Time to Revive the Saugeye Issue

Outdoors with Forda Birds—By John Andreoni

I was driving back from Columbus the other day and decided to check on the fishing activity at Indian Lake. As expected, bank fishermen were found in good numbers along the south shore trying to catch saugeye. Even more could be found below the spillway taking advantage of the saugeye that concentrate there. I pulled into one of the main-lake parking areas to watch for five minutes and saw two nice fish caught in that short period of time. Of course, my first thought was that saugeye needed to be stocked in Grand Lake St. Marys. My second thought was that the fish management people agreed since triploid saugeye were stocked in 2009 and 2010. My third thought was that the only thing stopping more saugeye stocking was stopping fish from leaving the lake, getting into the Miami-Erie Canal feeder, and winding up in the St. Marys River. Say what?

Saugeye are a hearty substitute for walleye and provide an exciting fishery for many of Ohio’s inland lakes, provided they don’t have access to waterways that lead to major walleye populations. That’s not good since it’s important to protect the pure strain of Lake Erie walleye from invasive saugeye. For example, unlike Indian Lake and Lake Loramie, Lake St. Marys offers an escape route for saugeye to eventually reach Ft. Wayne, the Maumee River, and Lake Erie. It’s a smaller problem now since the other possible escapes have been corrected. For example, Eagle Marsh southwest of Ft. Wayne was a possible entry point. During extreme flooding, waters from the Wabash River could reach Lake Erie because the marsh is on a divide. Because of the Asian Carp already in the Wabash, federal and state agencies became concerned that a number of invasive species, including saugeye from Lake St. Marys, might cross either way between the Mississippi River and Great Lakes watersheds in such a flood. To prevent this, they expanded an existing berm of the Graham-McCulloch Ditch that runs through Eagle Marsh. Problem solved. A few saugeye from the St. Marys Fish Hatchery have also escaped over the years into the St. Marys River. This problem has been addressed and taken care of.

Today, there is just one more piece of the puzzle to be solved. Find a way to keep saugeye from getting into the canal at the East Bank Bulkhead, and the species can safely be stocked. Will the stocking be effective? Just ask fishermen who caught fish from the 2009-10 stockings. So what’s the holdup? That answer isn’t available locally and probably not available higher up. I attended a meeting three or four years ago where fish management people told fishermen to sit tight and let the bureaucratic wheels churn away at the problem. If my records are correct, consultants were to be retained and potential solutions available by August of 2014. Some of these solutions have been discussed since then, but no action has been taken that I know of, unless you consider no action, action.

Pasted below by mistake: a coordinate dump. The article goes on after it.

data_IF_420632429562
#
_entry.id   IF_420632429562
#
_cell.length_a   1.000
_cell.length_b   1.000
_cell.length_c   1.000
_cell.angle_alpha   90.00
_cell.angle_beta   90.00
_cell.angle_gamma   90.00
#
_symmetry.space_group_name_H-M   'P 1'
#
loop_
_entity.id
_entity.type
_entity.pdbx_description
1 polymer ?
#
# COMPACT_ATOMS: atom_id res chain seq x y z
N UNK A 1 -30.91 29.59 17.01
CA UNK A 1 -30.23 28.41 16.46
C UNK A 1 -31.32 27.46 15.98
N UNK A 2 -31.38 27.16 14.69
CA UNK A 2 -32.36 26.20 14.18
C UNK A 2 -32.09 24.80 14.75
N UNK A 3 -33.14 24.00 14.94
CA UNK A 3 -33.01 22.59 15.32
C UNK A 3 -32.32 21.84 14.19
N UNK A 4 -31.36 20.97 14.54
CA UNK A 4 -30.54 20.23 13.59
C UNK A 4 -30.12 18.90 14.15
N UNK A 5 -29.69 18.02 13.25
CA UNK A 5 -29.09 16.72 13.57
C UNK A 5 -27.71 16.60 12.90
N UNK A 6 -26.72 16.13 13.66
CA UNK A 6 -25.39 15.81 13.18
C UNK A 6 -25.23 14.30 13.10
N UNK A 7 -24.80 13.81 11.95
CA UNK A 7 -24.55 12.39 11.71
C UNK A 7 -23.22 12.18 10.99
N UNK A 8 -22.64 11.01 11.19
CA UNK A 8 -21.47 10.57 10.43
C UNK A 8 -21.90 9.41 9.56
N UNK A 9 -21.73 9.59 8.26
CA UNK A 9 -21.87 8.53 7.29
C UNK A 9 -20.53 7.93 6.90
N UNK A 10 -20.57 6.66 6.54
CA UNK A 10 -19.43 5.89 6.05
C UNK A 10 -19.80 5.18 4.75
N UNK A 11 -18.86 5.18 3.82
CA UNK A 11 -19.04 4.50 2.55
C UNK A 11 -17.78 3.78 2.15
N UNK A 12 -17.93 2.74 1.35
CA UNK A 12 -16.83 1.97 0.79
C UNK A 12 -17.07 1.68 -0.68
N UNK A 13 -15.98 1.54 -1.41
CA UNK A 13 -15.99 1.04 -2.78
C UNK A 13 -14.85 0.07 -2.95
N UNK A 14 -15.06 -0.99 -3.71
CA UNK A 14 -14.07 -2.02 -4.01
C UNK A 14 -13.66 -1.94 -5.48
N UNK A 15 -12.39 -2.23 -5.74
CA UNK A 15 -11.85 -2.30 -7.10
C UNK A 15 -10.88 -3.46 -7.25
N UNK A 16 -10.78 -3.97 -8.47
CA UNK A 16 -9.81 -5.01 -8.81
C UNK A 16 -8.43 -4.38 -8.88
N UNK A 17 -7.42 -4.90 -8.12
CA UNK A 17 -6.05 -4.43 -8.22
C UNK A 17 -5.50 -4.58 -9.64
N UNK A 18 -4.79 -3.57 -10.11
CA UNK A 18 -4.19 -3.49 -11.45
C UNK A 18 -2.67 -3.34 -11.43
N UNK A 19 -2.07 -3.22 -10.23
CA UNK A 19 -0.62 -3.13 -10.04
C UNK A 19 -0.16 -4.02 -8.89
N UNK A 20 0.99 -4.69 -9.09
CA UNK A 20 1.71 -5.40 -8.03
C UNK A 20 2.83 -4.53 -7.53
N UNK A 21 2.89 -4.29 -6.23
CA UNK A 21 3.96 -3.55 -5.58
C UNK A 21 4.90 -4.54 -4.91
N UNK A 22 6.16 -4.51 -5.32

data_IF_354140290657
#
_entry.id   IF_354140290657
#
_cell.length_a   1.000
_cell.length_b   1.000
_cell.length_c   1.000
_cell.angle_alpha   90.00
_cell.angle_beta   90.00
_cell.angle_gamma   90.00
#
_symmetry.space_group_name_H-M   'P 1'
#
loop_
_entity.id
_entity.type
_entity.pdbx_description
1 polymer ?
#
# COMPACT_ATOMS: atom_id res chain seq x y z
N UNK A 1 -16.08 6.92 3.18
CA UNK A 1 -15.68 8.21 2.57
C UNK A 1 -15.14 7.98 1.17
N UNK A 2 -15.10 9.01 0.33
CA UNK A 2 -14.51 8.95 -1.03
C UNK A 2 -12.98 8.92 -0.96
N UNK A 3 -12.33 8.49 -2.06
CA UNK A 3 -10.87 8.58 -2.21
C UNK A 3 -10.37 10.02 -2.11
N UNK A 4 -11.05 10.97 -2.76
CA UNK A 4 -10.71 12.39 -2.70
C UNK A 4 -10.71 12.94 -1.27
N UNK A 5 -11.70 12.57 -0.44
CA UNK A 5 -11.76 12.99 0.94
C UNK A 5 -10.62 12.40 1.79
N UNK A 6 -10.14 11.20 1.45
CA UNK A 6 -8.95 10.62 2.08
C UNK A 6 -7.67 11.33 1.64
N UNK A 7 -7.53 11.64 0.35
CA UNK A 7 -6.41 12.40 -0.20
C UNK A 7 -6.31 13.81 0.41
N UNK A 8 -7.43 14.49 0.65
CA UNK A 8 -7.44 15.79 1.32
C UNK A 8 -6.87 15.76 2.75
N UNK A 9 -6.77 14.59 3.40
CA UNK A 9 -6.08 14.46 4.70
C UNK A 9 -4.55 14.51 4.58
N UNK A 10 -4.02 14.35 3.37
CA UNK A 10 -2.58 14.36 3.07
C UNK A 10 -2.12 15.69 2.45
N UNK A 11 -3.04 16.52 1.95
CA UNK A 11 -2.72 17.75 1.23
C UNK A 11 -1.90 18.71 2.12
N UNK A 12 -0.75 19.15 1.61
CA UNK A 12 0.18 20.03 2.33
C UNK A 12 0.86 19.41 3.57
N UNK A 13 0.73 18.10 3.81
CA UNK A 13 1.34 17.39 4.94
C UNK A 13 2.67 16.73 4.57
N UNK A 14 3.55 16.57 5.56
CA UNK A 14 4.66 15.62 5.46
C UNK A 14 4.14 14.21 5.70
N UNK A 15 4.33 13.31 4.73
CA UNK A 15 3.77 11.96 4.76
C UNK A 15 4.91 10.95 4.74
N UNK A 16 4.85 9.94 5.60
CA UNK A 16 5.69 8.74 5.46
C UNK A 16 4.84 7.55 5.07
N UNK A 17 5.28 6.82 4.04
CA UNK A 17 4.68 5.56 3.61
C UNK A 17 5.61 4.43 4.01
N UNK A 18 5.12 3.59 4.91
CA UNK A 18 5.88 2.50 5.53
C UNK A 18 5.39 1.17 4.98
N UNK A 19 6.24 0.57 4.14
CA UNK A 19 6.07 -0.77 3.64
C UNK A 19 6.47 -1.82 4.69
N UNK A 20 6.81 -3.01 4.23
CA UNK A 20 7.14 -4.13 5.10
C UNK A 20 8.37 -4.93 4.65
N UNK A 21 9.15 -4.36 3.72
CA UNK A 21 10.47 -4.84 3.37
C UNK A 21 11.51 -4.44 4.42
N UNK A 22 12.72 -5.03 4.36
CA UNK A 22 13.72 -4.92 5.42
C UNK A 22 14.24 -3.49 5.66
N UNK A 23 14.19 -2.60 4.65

Some local fishermen have said that the problems being voiced are trumped up. Since saugeye can’t reproduce, there is no problem other than a manufactured one. Since the 1980’s, fish biologists have known that saugeye can and do reproduce. In the right body of water, with the right conditions, saugeye reproduction takes place, but in a limited way, and not in a way to sustain a population without stocking. Only a small percentage of saugeye that reach adulthood will be capable of producing viable eggs, and if those eggs aren’t deposited in the proper spawning areas, under the right conditions, and fertilized with milt from an equally small percentage of male saugeyes who are virile, it’s a moot point.

It’s highly unlikely that any saugeye escaping from Lake St. Marys would ever make it to Lake Erie waters, and if so, their numbers would be insignificant. However, the word I get from the management experts is that it’s a zero policy when dealing with invasive species. If that’s the case, that will be a difficult policy to enforce and an even more difficult goal to achieve. When sportsmen were actively pushing for saugeye stocking at St. Marys, they were told it might take a couple of years before something would be done. That time-frame has long since passed.

Sure, I can go fish for saugeye at Indian or Loramie, but it seems to me that adding an exciting new fishery to the biggest inland lake in Ohio makes just as much sense. In the grand scheme of things, eliminating the last barrier preventing St. Marys saugeye stocking is a relatively easy fix. If nothing more, by now there should be potential solutions and estimated costs. A lot of management philosophies are based on being reactive. Stocking saugeye in Lake St. Marys calls for a proactive approach. I wonder how long it would take to solve the bulkhead issue if, heaven forbid, Asian Carp were discovered swimming down Chickasaw Creek? The reaction would be swift, for sure.